Thursday, February 18, 2010

Is lying always wrong?

I'm listening to the audiobook Justice by Michael J. Sandel. Also the philosophy club discussed John Stuart Mill's Utilitarian ethics at the Feb 2010 meeting. Bentham's utilitarian ethics differs from Mill's utilitarian ethics. Mill is more of a humanitarian. His harm principle tempers the apparent callousness of Bentham's the greatest happiness at the cost of the individual.

The following are my interpretations. Just as a warning… interpretation might be wrong.

Is lying always wrong? That was one of the topic questions at the philosophy club meeting. Utilitarian ethics says that the result of an action must be taken into account before answering the question of right or wrong. Mill says that you have to take into account long term consequences when you use the utilitarian ethics theory.

At the meeting I said that I would be more inclined to say “lying is always wrong” than “killing is always wrong.” BUT I wonder if I’m getting lost in the forest because certainly I’d rather lie than kill someone if given the choice between those two.

Lying is tempting. Killing isn’t tempting to me. Plus you can set rules as to WHEN killing might be a good idea. I don’t think you can come up with rules as to WHEN lying is OK.

Society and friendships and business relationships and politics all work better if we can rely on what people tell us. Relationships and communication work better if no one lies. IF you can rely on what people tell you, I think life is easier.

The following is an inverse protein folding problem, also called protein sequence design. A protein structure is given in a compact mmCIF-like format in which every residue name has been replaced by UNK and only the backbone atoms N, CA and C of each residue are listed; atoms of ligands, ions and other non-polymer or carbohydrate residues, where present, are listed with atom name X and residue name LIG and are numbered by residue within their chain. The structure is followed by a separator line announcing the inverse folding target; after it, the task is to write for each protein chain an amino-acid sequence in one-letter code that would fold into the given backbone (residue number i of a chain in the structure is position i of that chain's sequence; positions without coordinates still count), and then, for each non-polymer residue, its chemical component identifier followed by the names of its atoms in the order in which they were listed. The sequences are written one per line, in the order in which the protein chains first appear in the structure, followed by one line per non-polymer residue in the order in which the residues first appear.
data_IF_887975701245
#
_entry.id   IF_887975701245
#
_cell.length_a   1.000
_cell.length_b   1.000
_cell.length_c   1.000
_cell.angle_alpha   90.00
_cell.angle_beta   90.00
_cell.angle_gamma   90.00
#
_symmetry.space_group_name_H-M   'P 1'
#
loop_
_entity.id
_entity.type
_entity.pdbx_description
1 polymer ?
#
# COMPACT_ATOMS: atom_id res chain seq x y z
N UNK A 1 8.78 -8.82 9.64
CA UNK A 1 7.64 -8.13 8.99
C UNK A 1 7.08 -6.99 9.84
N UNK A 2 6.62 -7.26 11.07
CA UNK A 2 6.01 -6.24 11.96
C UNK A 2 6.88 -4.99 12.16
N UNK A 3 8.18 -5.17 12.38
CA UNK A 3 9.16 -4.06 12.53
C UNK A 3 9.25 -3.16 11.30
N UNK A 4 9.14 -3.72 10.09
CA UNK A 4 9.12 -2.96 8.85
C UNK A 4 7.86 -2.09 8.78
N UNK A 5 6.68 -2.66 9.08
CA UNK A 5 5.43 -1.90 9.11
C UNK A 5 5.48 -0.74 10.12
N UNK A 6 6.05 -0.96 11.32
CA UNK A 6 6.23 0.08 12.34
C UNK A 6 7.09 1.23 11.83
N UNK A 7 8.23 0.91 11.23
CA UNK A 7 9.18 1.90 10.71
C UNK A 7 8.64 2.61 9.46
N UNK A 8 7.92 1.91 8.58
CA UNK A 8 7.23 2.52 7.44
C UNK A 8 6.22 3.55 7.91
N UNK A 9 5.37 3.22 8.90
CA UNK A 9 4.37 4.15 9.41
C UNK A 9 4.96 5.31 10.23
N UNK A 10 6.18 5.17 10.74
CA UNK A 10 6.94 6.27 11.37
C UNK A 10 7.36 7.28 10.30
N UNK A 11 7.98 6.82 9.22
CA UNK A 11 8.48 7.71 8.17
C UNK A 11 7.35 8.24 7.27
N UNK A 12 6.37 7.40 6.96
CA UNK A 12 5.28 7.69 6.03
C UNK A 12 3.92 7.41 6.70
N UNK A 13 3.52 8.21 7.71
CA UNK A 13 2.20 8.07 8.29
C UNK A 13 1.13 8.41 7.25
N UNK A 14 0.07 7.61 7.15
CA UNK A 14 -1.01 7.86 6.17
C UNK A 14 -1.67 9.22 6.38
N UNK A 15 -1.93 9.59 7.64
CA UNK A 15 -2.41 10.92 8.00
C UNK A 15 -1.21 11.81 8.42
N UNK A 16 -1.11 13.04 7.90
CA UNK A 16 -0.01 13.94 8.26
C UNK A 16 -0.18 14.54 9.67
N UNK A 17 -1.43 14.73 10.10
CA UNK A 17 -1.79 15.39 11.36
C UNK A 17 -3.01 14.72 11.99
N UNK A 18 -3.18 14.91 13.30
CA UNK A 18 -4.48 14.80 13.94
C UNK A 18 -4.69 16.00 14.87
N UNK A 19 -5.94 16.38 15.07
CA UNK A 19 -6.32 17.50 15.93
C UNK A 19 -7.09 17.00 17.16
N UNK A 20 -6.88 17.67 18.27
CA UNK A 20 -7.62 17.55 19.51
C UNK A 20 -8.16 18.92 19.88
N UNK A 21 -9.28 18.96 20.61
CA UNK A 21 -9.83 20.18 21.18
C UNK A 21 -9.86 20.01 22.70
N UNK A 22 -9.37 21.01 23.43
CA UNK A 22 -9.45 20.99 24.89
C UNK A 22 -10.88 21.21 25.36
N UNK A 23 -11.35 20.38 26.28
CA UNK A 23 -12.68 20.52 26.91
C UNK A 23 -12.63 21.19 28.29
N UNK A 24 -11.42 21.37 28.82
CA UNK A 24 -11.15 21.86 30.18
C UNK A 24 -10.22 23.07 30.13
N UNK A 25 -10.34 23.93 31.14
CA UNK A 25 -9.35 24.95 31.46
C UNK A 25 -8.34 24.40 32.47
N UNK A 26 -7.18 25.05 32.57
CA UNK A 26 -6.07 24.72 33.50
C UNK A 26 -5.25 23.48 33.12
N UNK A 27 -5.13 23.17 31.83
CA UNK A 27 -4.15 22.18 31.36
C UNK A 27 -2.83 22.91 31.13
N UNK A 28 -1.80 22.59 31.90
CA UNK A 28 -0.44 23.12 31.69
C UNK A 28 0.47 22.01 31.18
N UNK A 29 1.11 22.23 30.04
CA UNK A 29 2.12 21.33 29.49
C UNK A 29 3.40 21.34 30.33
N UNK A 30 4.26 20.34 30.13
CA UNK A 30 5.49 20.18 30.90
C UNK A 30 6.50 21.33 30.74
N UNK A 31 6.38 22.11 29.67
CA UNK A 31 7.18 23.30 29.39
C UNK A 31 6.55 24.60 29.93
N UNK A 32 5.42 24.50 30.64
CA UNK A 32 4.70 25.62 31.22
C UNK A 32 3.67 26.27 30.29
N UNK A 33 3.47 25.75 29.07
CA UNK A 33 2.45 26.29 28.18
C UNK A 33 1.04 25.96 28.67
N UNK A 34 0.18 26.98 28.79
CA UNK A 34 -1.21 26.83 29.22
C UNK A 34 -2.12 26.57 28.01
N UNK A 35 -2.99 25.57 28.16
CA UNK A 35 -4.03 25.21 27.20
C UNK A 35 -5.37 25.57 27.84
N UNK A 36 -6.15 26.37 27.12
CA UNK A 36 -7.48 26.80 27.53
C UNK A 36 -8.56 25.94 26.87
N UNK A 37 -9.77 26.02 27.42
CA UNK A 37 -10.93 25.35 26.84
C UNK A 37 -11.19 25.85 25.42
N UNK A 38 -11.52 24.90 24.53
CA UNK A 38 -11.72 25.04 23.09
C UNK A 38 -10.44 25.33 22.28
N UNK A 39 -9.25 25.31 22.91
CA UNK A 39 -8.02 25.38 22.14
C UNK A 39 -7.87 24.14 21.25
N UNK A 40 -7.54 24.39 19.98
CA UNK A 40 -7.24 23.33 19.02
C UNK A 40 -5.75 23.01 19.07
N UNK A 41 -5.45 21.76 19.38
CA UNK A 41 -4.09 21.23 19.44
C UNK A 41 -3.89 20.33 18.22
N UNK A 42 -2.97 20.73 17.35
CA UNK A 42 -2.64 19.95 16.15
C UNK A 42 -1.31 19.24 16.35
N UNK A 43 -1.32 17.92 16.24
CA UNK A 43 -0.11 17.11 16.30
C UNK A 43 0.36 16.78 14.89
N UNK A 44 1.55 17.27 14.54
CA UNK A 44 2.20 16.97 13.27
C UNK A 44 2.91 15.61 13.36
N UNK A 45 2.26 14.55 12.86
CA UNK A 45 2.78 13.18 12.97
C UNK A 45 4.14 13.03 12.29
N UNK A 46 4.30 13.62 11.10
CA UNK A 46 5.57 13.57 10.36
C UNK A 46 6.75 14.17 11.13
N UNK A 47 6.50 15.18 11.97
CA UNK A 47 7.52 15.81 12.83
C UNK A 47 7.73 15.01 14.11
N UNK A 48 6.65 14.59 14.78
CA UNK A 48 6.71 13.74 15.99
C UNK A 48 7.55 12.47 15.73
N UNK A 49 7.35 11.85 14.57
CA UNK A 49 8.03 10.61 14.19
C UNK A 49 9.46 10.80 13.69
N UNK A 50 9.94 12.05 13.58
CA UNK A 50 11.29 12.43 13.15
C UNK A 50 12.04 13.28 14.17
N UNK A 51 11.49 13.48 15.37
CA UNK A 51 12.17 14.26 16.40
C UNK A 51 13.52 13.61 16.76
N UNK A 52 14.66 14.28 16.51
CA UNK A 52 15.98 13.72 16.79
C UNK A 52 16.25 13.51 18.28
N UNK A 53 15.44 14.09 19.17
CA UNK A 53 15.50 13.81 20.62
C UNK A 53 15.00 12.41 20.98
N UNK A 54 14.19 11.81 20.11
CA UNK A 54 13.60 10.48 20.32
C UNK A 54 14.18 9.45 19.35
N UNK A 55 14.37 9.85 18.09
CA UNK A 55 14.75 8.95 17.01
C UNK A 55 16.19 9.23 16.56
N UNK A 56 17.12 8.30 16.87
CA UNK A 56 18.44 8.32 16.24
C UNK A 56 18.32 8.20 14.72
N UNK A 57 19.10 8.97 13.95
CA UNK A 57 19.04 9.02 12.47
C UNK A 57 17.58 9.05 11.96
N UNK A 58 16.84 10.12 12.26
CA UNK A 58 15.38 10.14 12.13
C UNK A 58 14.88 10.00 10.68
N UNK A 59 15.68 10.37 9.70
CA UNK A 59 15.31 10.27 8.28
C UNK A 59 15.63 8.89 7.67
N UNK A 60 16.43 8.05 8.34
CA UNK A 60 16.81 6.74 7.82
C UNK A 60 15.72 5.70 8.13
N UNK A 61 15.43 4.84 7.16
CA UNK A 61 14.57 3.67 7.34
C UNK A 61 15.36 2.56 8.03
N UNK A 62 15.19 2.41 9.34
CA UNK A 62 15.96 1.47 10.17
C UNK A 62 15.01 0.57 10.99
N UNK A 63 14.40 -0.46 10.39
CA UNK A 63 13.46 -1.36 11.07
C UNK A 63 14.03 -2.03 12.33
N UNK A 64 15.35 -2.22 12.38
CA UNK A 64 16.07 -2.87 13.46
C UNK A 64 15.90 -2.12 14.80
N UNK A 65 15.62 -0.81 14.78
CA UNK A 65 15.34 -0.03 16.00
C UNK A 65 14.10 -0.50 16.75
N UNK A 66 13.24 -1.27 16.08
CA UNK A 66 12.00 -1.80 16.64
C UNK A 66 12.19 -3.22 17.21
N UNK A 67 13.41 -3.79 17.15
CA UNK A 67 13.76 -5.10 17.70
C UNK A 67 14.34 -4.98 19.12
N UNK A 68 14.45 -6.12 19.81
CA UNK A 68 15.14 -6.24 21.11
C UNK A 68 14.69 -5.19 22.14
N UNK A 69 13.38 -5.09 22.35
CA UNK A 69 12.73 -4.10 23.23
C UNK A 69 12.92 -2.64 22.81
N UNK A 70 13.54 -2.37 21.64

Of course life is easier if no one kills you also. :-) BUT you can set parameters for killing. As long as I don’t try to kill someone else, I can be reasonably sure that no one is going to try to kill me. And if someone tries to kill me, they can be reasonably sure that I might try to kill them.

BUT the same isn’t true of lying. Always telling the truth builds character. If you lie once, it’s easier to lie the next time. IF you form the habit of ALWAYS telling the truth, then your character is strengthened.

I worry about someone that is willing to lie to make his life easier.  Can you rely on his word?  Is that someone with whom you'd like to do business?  Is that the person you want as a close friend?  Or would you prefer to have a business associate or a close friend whom you can believe?
Of course, you want to know for sure that he won't kill you.  I feel a little silly comparing lying to killing.  BUT that was the question that we pondered at the philosophy club.  And of course if someone asks me "would you prefer to have a friend that you know won't kill you or that you know won't lie to you" then of course I'd pick "won't kill me."
So have I changed my mind?  Not exactly.   I think there are times where killing is a good idea like in self defense....but I think that there is never a good time for lying.
IF you live your life so that you NEVER need to lie, then you have built a life with the potential to be a life of which you can be proud.